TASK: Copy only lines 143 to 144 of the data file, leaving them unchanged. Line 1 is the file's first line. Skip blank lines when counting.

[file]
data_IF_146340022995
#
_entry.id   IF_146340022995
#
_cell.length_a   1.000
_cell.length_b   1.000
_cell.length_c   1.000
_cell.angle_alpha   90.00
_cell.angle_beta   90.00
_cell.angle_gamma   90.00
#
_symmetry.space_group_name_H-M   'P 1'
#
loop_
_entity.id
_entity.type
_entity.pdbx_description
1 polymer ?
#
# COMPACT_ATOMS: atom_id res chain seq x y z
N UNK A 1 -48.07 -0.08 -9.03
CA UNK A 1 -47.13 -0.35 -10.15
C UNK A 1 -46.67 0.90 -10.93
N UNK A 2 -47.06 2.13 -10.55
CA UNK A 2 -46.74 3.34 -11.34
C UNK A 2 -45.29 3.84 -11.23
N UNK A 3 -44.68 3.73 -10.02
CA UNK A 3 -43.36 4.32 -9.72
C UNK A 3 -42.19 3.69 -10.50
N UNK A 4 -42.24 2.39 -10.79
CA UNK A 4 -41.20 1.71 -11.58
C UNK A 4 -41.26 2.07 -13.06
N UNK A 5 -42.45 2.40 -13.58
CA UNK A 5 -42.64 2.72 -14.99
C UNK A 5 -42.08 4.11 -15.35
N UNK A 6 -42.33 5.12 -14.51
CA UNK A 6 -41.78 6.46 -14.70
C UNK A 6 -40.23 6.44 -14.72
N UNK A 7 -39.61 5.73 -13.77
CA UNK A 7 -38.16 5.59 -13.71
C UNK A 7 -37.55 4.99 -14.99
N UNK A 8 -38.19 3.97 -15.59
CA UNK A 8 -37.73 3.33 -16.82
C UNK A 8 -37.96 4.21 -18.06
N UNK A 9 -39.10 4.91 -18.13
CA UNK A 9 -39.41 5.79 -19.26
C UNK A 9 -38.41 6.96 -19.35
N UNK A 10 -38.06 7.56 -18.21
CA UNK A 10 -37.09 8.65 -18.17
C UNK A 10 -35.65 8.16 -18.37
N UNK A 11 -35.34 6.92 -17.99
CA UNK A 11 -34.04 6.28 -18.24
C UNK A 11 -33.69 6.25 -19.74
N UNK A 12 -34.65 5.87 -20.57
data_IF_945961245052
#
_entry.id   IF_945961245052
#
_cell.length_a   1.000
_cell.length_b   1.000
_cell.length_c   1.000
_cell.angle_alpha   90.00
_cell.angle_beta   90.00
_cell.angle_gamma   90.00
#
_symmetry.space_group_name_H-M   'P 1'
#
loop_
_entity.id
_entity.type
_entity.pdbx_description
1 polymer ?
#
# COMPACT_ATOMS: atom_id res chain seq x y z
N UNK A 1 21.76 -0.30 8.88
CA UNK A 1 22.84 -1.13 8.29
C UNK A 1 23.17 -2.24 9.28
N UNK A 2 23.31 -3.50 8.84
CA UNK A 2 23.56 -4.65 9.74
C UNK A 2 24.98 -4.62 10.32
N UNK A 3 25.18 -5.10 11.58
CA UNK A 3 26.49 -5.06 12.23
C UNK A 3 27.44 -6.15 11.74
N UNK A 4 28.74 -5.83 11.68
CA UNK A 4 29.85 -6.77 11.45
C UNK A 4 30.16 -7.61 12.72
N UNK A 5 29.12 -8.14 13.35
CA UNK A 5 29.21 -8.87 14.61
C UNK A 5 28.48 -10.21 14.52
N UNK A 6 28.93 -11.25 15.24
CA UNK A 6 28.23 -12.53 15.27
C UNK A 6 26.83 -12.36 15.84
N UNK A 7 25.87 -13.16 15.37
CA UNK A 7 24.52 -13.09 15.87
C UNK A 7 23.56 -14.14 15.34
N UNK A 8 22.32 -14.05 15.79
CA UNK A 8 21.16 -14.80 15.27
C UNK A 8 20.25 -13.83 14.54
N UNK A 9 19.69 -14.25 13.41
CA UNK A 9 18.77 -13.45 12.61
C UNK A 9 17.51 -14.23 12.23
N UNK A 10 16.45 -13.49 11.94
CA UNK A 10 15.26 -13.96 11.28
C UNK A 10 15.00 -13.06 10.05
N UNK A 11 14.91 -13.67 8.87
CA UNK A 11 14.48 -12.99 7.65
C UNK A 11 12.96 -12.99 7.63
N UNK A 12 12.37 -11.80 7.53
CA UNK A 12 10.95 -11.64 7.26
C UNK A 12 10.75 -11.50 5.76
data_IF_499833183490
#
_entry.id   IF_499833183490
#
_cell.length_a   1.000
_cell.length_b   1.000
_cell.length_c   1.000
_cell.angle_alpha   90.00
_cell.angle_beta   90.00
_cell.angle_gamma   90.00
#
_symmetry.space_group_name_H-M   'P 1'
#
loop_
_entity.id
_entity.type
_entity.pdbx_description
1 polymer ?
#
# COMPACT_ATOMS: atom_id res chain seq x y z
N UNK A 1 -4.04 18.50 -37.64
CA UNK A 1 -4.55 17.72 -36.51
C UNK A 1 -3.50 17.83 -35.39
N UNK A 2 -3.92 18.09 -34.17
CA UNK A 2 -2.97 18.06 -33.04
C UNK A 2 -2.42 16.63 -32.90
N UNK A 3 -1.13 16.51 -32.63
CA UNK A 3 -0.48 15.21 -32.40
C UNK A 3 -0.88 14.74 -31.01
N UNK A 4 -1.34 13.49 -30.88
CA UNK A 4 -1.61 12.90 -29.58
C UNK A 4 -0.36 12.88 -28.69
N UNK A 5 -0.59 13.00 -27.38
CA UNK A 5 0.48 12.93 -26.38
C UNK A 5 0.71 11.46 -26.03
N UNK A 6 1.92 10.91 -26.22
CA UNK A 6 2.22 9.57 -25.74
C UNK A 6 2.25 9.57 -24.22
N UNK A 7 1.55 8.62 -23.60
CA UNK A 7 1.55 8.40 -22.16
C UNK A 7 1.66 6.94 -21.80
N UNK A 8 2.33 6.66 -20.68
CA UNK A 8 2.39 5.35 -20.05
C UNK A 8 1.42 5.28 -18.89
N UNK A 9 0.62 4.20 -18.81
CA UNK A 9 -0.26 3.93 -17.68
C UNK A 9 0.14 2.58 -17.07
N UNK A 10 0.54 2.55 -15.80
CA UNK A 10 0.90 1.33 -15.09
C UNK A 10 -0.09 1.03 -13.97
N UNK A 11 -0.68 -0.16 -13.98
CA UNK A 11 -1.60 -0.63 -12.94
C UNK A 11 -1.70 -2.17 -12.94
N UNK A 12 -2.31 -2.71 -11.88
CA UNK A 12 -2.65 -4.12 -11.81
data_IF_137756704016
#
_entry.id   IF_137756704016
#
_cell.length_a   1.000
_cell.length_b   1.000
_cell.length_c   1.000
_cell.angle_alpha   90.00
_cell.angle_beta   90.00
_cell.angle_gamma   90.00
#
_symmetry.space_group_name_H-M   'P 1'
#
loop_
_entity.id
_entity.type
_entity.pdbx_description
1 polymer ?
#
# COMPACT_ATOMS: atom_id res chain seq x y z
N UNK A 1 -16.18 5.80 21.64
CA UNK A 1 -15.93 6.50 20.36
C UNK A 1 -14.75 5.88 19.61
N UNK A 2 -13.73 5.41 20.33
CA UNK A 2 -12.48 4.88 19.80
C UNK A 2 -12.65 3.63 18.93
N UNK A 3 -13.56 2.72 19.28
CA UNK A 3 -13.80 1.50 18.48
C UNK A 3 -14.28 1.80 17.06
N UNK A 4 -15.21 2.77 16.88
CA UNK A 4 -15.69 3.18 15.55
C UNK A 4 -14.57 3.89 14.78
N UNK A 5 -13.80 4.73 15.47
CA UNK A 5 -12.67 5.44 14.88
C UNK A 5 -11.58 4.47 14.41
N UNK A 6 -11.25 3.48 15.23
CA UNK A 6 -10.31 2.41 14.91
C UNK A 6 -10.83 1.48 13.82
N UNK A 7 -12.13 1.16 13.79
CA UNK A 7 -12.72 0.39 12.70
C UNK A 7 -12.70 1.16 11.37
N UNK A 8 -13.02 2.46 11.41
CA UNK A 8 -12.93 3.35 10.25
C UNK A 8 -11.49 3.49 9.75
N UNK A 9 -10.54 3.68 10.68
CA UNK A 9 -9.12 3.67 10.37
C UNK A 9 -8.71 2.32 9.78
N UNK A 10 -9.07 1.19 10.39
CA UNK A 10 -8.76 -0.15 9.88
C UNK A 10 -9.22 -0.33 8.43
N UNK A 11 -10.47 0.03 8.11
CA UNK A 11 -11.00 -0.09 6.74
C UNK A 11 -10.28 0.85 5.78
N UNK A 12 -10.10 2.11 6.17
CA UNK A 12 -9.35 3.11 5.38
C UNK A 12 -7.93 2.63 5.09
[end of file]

N UNK A 5 -0.59 13.00 -27.38
CA UNK A 5 0.48 12.93 -26.38